But my initial motivation was that this was the direction I wanted the
md code base to move in. It was previously locked to two internal
metadata formats. I wanted to move the metadata support into
userspace where I felt it belonged, and DDF was a good vehicle to
Intel then approached me about adding IMSM support and I was happy to
> 2) Adding container-like handling obviously moves MD in the direction of
> DM. Does that imply someone will be looking at integrating the two
> codebases, or will this begin to implement features also found in DM's
I wonder why you think "container-like" handling moves in the
direction of DM. I see nothing in the DM that explicitly relates to
this. There was something in MD (internal metadata support) which
explicitly worked against it. I have since made that less of an issue.
All the knowledge of containers is really in lvm2/dmraid and mdadm - the
user-space tools (and I do think it is important to be aware of the
distinction between the kernel side and the user side of each
So this is really a case of md "seeing" the wisdom in that aspect of
the design of "dm" and taking a similar approach - though with
significantly different details.
As for integrating the two code bases.... people have been suggesting
that for years, but I suspect few of them have looked deeply at the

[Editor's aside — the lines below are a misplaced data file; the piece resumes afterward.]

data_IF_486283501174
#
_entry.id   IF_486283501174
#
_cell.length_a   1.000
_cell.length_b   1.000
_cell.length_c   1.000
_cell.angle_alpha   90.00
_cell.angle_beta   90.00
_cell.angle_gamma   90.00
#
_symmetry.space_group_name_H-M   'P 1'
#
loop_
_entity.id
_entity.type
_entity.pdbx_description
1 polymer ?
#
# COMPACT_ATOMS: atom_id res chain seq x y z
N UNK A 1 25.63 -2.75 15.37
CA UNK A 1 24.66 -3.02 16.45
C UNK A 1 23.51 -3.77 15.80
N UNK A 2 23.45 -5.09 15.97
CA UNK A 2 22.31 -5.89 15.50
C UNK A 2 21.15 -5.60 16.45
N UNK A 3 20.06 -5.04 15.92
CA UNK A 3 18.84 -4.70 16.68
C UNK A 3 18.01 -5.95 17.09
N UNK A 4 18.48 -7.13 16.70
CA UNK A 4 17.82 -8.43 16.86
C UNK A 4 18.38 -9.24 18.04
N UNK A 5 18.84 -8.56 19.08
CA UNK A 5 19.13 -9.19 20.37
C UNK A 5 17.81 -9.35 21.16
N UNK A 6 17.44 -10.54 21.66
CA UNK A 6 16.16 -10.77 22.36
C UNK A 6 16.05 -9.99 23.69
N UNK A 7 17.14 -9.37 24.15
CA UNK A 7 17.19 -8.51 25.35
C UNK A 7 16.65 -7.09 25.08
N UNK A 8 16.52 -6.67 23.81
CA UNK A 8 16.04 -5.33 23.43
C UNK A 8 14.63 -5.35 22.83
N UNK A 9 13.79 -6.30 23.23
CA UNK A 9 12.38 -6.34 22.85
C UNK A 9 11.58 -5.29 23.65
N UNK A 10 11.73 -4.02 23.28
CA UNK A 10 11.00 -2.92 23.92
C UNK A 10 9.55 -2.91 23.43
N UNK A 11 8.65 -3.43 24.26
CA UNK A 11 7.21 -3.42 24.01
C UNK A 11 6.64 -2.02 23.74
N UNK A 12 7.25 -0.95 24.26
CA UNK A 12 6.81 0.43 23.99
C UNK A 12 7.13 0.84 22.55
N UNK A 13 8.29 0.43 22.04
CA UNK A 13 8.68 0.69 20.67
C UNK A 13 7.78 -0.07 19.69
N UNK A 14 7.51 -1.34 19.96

practicalities. Apparently it was suggested at the recent "storage
summit". However as the primary md and dm developers were absent, I
have doubts about how truly well-informed that conversation could have
I do have my own sketchy ideas about how unification could be
achieved. It would involve creating a third "thing" and then
migrating md and dm (and loop and nbd and drbd and ...) to mesh with
that new model.
But it is hard to make this a priority where there are more
practically useful things to be done.
It is worth reflecting again on the distinction between lvm2 or dmraid
and dm, and between mdadm and md.
lvm2 could conceivably use md. mdadm could conceivably use dm.
I have certainly considered teaching mdadm to work with dm-multipath
so that I could justifiably remove md/multipath without the risk of
breaking someone's installation. But it isn't much of a priority.
The dmraid developers might think that utilising md to provide some
raid levels might be a good thing (now that I have shown it to be
possible). I would be happy to support that to the extent of
explaining how it can work and even refining interfaces if that proved
to be necessary. Who knows - that could eventually lead to me being
able to end-of-life mdadm and leave everyone using dmraid :-)
Will md implement features found in dm's code base?